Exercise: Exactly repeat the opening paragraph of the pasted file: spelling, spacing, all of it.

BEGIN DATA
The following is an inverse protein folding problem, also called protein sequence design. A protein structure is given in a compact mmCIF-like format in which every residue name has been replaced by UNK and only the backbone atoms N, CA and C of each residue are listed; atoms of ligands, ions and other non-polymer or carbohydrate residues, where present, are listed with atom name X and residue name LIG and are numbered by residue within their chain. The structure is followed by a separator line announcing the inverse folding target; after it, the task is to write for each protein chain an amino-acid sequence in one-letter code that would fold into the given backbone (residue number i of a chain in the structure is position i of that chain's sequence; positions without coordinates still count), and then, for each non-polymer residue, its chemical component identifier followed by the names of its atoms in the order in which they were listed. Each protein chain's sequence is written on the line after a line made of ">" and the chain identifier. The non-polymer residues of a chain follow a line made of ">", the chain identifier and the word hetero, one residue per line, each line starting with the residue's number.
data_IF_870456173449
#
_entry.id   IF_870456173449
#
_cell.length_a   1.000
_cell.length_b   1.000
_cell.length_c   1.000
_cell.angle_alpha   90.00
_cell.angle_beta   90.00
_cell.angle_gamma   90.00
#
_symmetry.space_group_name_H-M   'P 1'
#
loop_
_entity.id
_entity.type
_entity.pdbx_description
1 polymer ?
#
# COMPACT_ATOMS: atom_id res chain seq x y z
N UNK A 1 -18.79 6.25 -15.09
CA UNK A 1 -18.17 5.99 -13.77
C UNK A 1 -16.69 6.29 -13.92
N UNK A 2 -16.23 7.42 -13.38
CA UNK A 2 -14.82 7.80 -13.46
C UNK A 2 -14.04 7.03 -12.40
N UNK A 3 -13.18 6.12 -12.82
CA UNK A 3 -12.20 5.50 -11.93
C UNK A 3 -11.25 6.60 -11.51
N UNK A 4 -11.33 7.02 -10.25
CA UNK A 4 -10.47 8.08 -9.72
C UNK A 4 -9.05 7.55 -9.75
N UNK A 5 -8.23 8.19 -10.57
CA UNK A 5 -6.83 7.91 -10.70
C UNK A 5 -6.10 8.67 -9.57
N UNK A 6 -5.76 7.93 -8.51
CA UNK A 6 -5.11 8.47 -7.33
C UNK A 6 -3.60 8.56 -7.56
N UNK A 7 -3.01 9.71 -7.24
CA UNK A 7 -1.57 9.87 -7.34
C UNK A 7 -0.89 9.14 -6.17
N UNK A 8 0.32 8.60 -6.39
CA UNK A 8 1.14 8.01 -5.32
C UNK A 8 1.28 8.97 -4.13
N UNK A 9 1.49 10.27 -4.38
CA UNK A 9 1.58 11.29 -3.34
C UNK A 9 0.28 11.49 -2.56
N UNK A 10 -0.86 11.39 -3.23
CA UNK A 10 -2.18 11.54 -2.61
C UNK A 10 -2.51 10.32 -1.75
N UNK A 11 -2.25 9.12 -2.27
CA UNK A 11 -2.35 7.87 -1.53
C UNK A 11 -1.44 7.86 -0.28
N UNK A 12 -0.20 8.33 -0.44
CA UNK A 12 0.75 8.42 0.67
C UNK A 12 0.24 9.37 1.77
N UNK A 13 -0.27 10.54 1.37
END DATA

The following is an inverse protein folding problem, also called protein sequence design. A protein structure is given in a compact mmCIF-like format in which every residue name has been replaced by UNK and only the backbone atoms N, CA and C of each residue are listed; atoms of ligands, ions and other non-polymer or carbohydrate residues, where present, are listed with atom name X and residue name LIG and are numbered by residue within their chain. The structure is followed by a separator line announcing the inverse folding target; after it, the task is to write for each protein chain an amino-acid sequence in one-letter code that would fold into the given backbone (residue number i of a chain in the structure is position i of that chain's sequence; positions without coordinates still count), and then, for each non-polymer residue, its chemical component identifier followed by the names of its atoms in the order in which they were listed. Each protein chain's sequence is written on the line after a line made of ">" and the chain identifier. The non-polymer residues of a chain follow a line made of ">", the chain identifier and the word hetero, one residue per line, each line starting with the residue's number.